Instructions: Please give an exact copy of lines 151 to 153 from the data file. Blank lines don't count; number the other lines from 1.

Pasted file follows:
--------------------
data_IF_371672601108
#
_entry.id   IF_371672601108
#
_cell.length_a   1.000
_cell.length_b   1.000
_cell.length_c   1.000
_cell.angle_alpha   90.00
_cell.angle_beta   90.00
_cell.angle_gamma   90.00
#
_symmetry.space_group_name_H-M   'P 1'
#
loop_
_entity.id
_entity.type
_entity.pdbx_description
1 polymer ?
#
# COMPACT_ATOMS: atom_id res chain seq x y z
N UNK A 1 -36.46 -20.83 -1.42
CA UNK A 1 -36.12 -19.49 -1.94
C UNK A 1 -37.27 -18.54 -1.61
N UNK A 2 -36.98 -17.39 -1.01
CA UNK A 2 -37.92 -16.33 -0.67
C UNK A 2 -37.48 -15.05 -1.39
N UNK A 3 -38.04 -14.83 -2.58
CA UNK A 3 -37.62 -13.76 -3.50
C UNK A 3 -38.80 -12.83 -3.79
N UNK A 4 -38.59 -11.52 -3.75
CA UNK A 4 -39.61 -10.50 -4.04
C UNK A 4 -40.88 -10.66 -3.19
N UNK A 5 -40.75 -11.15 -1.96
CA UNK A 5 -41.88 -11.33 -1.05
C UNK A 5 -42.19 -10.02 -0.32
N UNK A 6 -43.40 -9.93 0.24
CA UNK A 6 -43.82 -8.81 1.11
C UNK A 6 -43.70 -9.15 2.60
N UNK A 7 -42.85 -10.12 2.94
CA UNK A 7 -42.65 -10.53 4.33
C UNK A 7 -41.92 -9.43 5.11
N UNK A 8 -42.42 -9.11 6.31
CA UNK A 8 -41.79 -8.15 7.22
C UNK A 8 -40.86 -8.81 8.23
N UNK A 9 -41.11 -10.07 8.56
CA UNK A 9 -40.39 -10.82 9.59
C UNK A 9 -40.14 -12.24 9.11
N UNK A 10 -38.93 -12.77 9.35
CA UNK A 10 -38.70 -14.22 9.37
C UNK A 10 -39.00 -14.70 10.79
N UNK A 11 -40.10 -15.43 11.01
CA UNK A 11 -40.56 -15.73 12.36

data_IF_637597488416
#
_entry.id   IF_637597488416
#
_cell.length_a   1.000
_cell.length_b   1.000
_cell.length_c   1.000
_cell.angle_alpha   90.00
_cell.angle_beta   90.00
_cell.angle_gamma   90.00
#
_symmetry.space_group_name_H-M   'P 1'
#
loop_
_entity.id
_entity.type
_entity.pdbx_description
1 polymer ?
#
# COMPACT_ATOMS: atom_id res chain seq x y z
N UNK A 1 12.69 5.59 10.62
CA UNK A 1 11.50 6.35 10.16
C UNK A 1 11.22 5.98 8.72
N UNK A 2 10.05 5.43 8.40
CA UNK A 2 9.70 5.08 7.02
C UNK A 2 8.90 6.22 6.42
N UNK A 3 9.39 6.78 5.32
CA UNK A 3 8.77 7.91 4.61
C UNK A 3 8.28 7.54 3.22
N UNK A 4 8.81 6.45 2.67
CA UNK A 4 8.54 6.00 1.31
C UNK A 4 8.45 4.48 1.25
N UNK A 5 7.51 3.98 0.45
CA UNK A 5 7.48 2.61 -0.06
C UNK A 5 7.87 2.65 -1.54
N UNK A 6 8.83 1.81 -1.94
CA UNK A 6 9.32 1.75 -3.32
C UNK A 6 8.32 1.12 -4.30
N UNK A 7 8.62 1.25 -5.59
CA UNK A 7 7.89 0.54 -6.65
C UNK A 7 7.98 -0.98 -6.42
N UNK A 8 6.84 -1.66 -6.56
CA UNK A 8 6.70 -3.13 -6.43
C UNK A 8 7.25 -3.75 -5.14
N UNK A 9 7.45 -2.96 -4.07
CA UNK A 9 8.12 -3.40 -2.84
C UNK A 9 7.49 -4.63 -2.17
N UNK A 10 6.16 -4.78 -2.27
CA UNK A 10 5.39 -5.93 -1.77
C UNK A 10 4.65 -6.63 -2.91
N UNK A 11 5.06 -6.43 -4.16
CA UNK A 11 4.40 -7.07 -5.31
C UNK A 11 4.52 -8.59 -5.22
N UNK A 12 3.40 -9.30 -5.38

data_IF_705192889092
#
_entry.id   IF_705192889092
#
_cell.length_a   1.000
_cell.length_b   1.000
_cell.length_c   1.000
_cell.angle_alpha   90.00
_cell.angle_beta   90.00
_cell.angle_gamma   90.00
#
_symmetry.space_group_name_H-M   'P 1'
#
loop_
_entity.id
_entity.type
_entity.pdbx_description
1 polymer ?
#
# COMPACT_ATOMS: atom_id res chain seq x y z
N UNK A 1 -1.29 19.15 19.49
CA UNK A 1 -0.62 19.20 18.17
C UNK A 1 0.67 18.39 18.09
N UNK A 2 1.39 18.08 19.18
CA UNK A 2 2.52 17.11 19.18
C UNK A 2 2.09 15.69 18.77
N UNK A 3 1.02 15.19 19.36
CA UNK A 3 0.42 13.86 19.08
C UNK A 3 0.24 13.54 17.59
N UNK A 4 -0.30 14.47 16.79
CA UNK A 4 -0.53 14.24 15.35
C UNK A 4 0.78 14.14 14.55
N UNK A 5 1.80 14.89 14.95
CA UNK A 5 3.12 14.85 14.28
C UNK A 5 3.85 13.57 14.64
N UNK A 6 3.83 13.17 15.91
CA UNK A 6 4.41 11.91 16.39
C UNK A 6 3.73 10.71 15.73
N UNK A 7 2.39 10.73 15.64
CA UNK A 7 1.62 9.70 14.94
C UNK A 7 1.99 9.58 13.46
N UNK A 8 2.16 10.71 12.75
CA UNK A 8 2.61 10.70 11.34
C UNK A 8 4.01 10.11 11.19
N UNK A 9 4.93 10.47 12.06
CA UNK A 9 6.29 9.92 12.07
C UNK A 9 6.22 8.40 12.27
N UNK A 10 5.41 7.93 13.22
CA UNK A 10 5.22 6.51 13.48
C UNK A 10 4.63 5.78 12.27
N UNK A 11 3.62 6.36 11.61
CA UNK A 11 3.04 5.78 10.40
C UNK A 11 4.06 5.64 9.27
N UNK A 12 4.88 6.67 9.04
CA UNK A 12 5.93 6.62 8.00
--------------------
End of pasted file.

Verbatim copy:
N UNK A 9 4.93 10.47 12.06
CA UNK A 9 6.29 9.92 12.07
C UNK A 9 6.22 8.40 12.27